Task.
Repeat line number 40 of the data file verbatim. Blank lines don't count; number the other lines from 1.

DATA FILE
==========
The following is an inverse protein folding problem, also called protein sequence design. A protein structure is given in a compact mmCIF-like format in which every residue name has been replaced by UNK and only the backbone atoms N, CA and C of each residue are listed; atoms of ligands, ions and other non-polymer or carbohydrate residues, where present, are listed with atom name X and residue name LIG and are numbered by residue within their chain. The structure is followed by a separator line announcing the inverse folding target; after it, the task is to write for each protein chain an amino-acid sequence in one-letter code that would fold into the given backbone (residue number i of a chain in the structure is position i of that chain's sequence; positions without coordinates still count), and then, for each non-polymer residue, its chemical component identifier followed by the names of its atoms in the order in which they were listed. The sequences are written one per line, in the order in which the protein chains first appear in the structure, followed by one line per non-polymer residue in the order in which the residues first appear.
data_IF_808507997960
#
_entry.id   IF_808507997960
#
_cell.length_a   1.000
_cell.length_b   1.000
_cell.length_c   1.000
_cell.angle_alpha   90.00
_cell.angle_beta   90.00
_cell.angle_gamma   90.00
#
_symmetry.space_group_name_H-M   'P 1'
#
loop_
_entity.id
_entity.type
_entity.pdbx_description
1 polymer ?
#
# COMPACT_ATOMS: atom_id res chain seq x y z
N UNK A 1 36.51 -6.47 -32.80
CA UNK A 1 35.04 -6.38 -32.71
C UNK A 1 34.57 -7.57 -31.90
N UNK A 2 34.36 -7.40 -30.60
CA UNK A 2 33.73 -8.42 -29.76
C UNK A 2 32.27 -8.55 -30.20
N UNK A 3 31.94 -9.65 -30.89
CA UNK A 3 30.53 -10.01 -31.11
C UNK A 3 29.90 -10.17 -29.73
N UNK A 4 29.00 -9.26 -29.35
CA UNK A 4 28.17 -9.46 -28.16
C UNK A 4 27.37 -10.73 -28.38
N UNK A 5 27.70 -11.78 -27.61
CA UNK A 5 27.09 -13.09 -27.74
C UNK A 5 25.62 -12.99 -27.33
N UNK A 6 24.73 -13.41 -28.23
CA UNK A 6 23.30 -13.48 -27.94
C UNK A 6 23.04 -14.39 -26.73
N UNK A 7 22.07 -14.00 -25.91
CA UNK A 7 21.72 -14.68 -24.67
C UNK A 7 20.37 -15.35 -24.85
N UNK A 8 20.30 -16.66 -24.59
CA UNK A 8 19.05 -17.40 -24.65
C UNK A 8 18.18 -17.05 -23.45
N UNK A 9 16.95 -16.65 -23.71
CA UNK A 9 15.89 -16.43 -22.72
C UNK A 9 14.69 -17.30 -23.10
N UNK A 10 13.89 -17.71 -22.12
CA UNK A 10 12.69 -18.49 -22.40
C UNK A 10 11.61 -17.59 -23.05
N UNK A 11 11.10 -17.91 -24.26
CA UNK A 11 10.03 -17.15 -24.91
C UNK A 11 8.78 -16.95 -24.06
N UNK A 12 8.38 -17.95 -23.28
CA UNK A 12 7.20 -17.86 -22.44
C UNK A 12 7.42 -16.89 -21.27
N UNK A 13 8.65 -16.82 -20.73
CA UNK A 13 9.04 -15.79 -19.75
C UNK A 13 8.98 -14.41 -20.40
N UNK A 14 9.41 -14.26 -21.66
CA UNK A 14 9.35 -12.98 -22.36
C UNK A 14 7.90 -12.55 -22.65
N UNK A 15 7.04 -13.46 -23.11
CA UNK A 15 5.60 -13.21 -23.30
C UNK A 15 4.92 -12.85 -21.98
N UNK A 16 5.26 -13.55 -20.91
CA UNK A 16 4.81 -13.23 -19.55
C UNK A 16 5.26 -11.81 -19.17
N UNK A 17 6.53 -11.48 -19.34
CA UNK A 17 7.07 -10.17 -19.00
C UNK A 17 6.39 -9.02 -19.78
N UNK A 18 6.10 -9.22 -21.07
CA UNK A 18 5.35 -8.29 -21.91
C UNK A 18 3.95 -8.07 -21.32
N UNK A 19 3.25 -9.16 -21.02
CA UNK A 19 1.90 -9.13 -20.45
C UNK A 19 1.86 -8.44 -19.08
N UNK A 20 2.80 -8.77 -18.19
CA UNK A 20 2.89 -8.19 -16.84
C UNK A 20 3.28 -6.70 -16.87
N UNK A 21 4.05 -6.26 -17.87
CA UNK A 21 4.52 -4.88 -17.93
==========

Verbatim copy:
N UNK A 7 22.07 -14.00 -25.91